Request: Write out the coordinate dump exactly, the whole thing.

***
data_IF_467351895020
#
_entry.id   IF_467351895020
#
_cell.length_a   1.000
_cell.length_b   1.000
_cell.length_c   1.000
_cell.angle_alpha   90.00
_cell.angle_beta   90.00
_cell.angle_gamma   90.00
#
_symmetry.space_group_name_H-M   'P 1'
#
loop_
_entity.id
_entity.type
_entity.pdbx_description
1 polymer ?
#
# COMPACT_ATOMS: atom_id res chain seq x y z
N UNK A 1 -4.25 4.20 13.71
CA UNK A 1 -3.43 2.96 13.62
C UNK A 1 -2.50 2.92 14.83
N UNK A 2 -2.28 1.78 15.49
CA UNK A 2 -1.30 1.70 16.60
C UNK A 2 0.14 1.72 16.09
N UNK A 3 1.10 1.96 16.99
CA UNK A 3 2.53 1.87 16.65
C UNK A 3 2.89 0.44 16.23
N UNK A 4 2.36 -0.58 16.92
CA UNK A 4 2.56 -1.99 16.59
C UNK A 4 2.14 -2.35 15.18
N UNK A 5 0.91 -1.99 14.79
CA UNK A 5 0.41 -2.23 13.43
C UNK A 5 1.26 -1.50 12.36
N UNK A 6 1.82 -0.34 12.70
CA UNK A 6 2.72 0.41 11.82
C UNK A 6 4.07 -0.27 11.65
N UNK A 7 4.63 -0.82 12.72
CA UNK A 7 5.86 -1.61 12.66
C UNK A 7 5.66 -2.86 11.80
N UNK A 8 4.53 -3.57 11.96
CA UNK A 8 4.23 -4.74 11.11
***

data_IF_467351895020
#
_entry.id   IF_467351895020
#
_cell.length_a   1.000
_cell.length_b   1.000
_cell.length_c   1.000
_cell.angle_alpha   90.00
_cell.angle_beta   90.00
_cell.angle_gamma   90.00
#
_symmetry.space_group_name_H-M   'P 1'
#
loop_
_entity.id
_entity.type
_entity.pdbx_description
1 polymer ?
#
# COMPACT_ATOMS: atom_id res chain seq x y z
N UNK A 1 -4.25 4.20 13.71
CA UNK A 1 -3.43 2.96 13.62
C UNK A 1 -2.50 2.92 14.83
N UNK A 2 -2.28 1.78 15.49
CA UNK A 2 -1.30 1.70 16.60
C UNK A 2 0.14 1.72 16.09
N UNK A 3 1.10 1.96 16.99
CA UNK A 3 2.53 1.87 16.65
C UNK A 3 2.89 0.44 16.23
N UNK A 4 2.36 -0.58 16.92
CA UNK A 4 2.56 -1.99 16.59
C UNK A 4 2.14 -2.35 15.18
N UNK A 5 0.91 -1.99 14.79
CA UNK A 5 0.41 -2.23 13.43
C UNK A 5 1.26 -1.50 12.36
N UNK A 6 1.82 -0.34 12.70
CA UNK A 6 2.72 0.41 11.82
C UNK A 6 4.07 -0.27 11.65
N UNK A 7 4.63 -0.82 12.72
CA UNK A 7 5.86 -1.61 12.66
C UNK A 7 5.66 -2.86 11.80
N UNK A 8 4.53 -3.57 11.96
CA UNK A 8 4.23 -4.74 11.11